should cross at once, to stop the roads to Grand Pré, and prevent the
English from being warned of his approach; for though the Acadians
inclined to the French, and were eager to serve them when the risk was
not too great, there were some of them who, from interest or fear,
were ready to make favor with the English by carrying them
intelligence. Boishébert, with ten Canadians, put out from shore in a
canoe, and were near perishing among the drifting ice; but they gained
the farther shore at last, and guarded every path to Grand Pré. The
main body filed on snow-shoes up the east bank of the Shubenacadie,
where the forests were choked with snow and encumbered with fallen
trees, over which the sledges were to be dragged, to their great
detriment. On this day, the third, they made five leagues; on the next
only two, which brought them within half a league of Le Loutre’s
Micmac mission. Not far from this place the river was easily passable
on the ice, and they continued their march westward across the country
to the river Kennetcook by ways so difficult that their Indian guide
lost the path, and for a time led them astray. On the seventh,
Boishébert and his party rejoined them, and brought a reinforcement of    189
sixteen Indians, whom the Acadians had furnished with arms. Provisions
were failing, till on the eighth, as they approached the village of
Pisiquid, now Windsor, the Acadians, with great zeal, brought them a
supply. They told them, too, that the English at Grand Pré were
perfectly secure, suspecting no danger.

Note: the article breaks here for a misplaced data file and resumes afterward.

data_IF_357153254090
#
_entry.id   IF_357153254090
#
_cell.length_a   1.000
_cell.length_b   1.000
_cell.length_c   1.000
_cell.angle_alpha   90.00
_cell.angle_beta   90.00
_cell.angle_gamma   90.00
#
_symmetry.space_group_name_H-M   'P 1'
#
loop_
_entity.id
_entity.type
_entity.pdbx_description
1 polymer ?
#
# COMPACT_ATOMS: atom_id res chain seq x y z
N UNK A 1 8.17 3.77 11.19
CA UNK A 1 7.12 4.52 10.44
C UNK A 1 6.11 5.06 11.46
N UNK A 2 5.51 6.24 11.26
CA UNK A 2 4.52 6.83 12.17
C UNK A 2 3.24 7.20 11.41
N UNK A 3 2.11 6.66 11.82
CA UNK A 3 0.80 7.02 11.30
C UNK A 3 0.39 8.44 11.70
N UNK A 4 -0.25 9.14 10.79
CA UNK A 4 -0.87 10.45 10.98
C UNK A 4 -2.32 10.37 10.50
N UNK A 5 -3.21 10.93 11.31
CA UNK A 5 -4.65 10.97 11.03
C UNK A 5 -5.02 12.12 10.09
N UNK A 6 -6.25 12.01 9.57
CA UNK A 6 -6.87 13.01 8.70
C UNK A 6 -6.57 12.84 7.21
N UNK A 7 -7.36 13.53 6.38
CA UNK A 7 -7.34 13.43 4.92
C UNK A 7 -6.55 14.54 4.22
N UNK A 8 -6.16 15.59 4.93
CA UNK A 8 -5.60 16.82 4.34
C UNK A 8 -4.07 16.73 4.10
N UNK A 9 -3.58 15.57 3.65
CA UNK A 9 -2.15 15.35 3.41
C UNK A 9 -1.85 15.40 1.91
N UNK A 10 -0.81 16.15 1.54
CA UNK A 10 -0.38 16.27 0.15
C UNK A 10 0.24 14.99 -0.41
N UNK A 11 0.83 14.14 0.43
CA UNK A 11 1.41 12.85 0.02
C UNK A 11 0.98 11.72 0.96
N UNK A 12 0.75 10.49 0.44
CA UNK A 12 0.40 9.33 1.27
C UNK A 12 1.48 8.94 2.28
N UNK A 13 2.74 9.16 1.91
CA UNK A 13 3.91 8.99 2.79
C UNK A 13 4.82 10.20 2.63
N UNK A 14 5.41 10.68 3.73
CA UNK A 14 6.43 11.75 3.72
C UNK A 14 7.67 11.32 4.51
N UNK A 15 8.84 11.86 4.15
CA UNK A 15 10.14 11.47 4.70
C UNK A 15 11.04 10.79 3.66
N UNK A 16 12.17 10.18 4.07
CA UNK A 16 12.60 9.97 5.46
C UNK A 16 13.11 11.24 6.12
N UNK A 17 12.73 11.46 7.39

On the ninth, in spite of a cold, dry storm of snow, they reached the
west branch of the river Avon. It was but seven French leagues to
Grand Pré, which they hoped to reach before night; but fatigue
compelled them to rest till the tenth. At noon of that day, the storm
still continuing, they marched again, though they could hardly see
their way for the driving snow. They soon came to a small stream,
along the frozen surface of which they drew up in order, and, by
command of Coulon, Beaujeu divided them all into ten parties, for
simultaneous attacks on as many houses occupied by the English. Then,
marching slowly, lest they should arrive too soon, they reached the
river Gaspereau, which enters Mines Basin at Grand Pré. They were now
but half a league from their destination. Here they stopped an hour in
the storm, shivering and half frozen, waiting for nightfall. When it
grew dark they moved again, and soon came to a number of houses on the
river-bank. Each of the ten parties took possession of one of these,
making great fires to warm themselves and dry their guns.

It chanced that in the house where Coulon and his band sought shelter,    190
a wedding-feast was going on. The guests were much startled at this
sudden irruption of armed men; but to the Canadians and their chief
the festival was a stroke of amazing good luck, for most of the guests